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How Carnival Got Its Colors
A Revisionist History

Wherever Mardi Gras is celebrated, throughout Louisiana and the nation, the colors are purple, green and gold. We know this about the colors: They originated in New Orleans with the first parade of the Rex organization in 1872.

During the week before that inaugural parade, the local newspapers even carried proclamations issued by the newly created “King of the Carnival” declaring that balconies should be draped in those colors. Less clear is why Rex chose that combination. Through the years there have been many explanations but never one that could be verified.

The most common — and easiest to give — contemporary explanation has been that the colors stand for justice, faith and power respectively, but one might wonder why those qualities were so special to the Rex founders. Why not faith, hope and charity? Or trustworthiness, loyalty and helpfulness?

Not only is there uncertainty about the significance of those three words but also about their association with those colors. There have been many other associations of words to colors that varied considerably. Under Grose’s rules of military antiquities, purple represented fortitude; green, good hope; and yellow, honor. Are fortitude, hope and honor any less virtuous than justice, faith and power? Signs and Symbols of Christian Art has purple, green and gold representing triumph, power and pure light respectively. The meanings are clearly in the imagination of the beholder.

A 1950 newspaper column by journalist/historian Charles “Pie” Dufour in the New Orleans States seems to have popularized the “justice, power and faith” explanation, though Dufour wisely did not totally embrace it. In an earlier column Dufour had explained that there was no acceptable explanation for the origin of the colors. A few days later he heard from a local librarian who drew his attention to Rex’s parade in 1892, which had the theme Symbolism of Colors. Each float displayed a color and a meaning. Floats 7, 12 and 8 depicted purple, green and gold respectively, with justice, faith and power, in that order, assigned as the meaning of each. A flowery statement issued by Rex and published in theTimes-Picayune that year proclaimed those three words to be the meaning of the official colors.

Dufour wondered how the 1892 Rex members knew what was on the minds of the founders 20 years earlier. He suggested that the true origin might be simply that the colors looked good and that they had, as a Picayune editorial on the eve of the first parade noted, a “delightful contrast.”

In the Rex centennial book, If Ever I Cease to Love: One Hundred Years of Rex 1872-1971, Dufour, along with coauthor Leonard Huber, further dashed the prevailing theory –– though it would nevertheless survive. After telling about justice, faith and power being linked to the 1892 parade, they argued: “This of course is an ex post facto explanation, and one may be certain that the colors were selected in 1872 because they were gay and colorful and not because of any symbolism as explained by Rex two decades later.”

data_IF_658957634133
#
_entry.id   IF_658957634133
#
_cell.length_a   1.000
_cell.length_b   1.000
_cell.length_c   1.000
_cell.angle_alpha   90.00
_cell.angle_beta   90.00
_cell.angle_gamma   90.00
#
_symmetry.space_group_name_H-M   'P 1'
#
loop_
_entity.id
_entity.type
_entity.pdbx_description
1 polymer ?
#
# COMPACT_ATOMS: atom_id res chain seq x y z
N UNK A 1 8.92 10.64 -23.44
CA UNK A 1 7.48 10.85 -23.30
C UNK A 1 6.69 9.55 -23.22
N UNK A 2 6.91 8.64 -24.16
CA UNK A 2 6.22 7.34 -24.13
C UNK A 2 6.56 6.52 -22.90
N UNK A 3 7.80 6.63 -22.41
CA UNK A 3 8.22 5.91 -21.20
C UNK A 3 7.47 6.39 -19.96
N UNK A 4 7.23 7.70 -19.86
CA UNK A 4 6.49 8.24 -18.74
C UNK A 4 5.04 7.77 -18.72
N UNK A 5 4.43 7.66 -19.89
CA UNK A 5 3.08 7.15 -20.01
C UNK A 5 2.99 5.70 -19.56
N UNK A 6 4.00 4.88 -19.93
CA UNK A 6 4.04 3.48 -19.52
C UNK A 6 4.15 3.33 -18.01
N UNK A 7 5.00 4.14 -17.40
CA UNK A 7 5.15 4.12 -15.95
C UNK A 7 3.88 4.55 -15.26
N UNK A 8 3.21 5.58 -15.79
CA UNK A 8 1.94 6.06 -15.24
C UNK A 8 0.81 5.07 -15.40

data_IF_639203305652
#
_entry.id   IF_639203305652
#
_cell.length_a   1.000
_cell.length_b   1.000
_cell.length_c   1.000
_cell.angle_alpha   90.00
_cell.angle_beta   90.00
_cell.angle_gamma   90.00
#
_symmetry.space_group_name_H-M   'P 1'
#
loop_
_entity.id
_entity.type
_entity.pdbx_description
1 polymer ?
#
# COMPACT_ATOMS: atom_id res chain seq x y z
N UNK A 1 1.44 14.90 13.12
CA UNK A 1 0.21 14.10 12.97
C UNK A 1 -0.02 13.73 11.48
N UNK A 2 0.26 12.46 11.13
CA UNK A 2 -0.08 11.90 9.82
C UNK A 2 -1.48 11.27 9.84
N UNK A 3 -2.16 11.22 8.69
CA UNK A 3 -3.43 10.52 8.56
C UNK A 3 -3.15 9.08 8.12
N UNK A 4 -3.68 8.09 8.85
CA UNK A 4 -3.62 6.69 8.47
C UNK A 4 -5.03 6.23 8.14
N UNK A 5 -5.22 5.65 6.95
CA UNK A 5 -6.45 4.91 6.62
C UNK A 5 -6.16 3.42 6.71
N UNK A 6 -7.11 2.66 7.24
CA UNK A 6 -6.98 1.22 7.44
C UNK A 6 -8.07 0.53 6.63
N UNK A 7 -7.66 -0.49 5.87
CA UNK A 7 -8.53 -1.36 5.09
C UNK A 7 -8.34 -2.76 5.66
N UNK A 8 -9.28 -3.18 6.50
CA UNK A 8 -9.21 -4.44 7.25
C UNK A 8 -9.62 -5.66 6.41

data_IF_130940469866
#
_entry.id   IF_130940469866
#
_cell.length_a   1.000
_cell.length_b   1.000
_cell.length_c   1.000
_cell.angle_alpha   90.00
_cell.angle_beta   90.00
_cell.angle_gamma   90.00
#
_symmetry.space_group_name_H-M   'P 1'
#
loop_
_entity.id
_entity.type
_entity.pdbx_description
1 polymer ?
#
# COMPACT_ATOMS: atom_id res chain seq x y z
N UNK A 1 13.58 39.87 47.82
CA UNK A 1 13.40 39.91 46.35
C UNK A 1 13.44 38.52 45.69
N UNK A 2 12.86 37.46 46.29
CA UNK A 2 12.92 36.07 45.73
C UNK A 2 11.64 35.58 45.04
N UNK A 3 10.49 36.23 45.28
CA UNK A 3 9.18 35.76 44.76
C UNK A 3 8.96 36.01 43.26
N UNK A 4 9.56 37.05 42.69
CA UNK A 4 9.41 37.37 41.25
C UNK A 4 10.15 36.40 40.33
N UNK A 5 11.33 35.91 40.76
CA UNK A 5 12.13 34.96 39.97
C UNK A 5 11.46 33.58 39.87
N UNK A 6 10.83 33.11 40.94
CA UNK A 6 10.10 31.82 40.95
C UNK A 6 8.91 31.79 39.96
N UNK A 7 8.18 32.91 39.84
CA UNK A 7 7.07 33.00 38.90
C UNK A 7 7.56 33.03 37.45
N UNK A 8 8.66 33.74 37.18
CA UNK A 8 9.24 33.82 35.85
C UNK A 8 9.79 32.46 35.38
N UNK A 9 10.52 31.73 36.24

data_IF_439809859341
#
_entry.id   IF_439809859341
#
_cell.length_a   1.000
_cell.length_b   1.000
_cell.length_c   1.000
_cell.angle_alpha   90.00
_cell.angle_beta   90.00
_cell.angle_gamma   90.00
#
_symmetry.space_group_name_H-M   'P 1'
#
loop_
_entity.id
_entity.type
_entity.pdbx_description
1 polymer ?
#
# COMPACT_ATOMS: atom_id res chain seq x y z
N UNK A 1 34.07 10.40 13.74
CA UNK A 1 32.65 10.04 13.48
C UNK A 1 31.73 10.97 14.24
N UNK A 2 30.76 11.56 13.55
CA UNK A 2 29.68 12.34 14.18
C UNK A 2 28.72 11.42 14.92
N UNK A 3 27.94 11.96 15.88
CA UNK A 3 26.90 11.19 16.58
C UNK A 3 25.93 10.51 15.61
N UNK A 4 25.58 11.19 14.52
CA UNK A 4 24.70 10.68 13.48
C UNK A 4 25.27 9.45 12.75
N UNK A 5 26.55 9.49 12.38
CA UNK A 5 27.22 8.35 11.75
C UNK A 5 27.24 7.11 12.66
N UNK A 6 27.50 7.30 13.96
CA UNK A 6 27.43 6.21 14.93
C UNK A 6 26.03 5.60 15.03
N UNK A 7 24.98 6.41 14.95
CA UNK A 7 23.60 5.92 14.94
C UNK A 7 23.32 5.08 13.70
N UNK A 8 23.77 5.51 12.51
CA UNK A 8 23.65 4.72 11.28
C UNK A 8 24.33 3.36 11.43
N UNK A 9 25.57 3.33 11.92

Looking for Answers
One reason that the origin of the colors has been so difficult to discover is that the original Rex organizers never offered any explanation. They called for the colors purple, gold and green to be displayed but never said why. That supports Dufour and Huber’s contention that the colors had no meaning. Surely if they did stand for something, the poetic philosophers among Rex’s founders would have said so. But why those particular three colors? For that there has been no answer –– until one-fourth of the way into Rex’s second century. While doing research for the Rex 125th anniversary book Marched the Day God: A History of the Rex Organization (School of Design 1999), lightning struck, and we were able to deduce an answer. The missing link had been found.

Finding the answer began with another question: Why three colors? Why not one? Two? Five? Or 10? Was there anything significant to the number three? The key to that answer may have been hidden in the edicts issued by the Rex founders in the days preceding the first Rex parade and published in the Republican.

Those edicts contained good-natured verbiage that suggested a true sovereign. “His Royal Highness” issued orders preparing for his arrival.  In the minds of the founders, a king must have a kingdom and a kingdom must have a national flag. All of the national flags that the Rex organizers would have been most familiar with –– United States, Great Britain, France –– were tricolors. It was probably inconceivable to them that a flag should be anything else but a tricolor.

That resolved, the question became which three colors? Here we might assume that a certain three colors were immediately dismissed: red, white and blue. Not only were those colors already taken by the above-mentioned nations (as well as the Confederacy), but they were also, ever since the Netherlands carried flags of red, white and blue in its war against Spain, the colors of revolution and a republican form of government. Those colors were hardly appropriate for an absolute monarch such as what Rex presented himself to be.